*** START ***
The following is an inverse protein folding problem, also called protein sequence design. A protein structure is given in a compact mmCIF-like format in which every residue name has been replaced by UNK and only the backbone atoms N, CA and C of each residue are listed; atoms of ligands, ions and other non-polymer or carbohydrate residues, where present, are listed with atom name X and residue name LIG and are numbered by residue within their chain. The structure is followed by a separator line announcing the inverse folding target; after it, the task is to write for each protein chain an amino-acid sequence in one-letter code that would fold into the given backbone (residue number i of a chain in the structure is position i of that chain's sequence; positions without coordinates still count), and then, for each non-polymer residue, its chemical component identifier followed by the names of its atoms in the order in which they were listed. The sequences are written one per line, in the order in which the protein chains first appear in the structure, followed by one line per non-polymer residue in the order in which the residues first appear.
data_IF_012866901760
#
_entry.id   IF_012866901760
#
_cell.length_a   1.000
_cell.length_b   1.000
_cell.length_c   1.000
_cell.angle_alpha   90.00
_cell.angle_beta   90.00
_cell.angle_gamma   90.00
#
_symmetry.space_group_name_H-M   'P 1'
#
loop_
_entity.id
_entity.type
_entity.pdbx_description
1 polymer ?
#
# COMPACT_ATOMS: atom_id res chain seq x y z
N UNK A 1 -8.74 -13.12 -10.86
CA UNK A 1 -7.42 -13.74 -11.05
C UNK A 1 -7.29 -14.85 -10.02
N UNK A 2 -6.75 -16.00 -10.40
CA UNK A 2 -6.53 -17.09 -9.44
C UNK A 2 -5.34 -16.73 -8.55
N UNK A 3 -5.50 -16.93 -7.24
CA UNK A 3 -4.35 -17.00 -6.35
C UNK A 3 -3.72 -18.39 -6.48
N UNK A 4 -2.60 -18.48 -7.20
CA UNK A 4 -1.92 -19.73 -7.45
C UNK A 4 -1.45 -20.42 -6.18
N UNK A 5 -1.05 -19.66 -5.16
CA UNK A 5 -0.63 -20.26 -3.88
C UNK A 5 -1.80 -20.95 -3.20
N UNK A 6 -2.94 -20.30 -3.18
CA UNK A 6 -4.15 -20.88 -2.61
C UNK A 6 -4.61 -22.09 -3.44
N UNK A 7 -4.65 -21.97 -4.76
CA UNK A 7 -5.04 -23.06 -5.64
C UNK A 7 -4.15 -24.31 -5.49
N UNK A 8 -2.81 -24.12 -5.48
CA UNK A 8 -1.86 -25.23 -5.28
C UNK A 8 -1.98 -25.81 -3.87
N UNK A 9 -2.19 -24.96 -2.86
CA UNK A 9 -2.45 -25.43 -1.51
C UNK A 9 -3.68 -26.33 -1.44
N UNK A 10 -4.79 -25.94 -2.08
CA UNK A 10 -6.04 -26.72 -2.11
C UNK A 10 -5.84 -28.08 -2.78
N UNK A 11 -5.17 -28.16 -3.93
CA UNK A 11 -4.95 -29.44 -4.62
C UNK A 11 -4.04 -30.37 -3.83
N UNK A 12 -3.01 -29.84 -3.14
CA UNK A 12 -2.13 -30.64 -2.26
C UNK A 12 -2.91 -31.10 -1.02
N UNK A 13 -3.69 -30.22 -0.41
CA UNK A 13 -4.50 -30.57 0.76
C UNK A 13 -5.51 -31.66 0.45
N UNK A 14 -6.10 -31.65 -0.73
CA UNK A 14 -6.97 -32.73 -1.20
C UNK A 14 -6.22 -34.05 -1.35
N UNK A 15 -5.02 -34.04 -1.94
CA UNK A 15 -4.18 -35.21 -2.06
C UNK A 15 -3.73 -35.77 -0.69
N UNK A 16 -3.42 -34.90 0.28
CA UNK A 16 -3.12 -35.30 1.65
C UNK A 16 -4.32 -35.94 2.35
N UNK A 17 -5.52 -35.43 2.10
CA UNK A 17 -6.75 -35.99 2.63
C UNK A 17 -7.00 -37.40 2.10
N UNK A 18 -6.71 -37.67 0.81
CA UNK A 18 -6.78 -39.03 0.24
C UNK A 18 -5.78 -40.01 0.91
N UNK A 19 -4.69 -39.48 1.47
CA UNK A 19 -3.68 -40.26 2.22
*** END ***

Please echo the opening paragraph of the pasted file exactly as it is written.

The following is an inverse protein folding problem, also called protein sequence design. A protein structure is given in a compact mmCIF-like format in which every residue name has been replaced by UNK and only the backbone atoms N, CA and C of each residue are listed; atoms of ligands, ions and other non-polymer or carbohydrate residues, where present, are listed with atom name X and residue name LIG and are numbered by residue within their chain. The structure is followed by a separator line announcing the inverse folding target; after it, the task is to write for each protein chain an amino-acid sequence in one-letter code that would fold into the given backbone (residue number i of a chain in the structure is position i of that chain's sequence; positions without coordinates still count), and then, for each non-polymer residue, its chemical component identifier followed by the names of its atoms in the order in which they were listed. The sequences are written one per line, in the order in which the protein chains first appear in the structure, followed by one line per non-polymer residue in the order in which the residues first appear.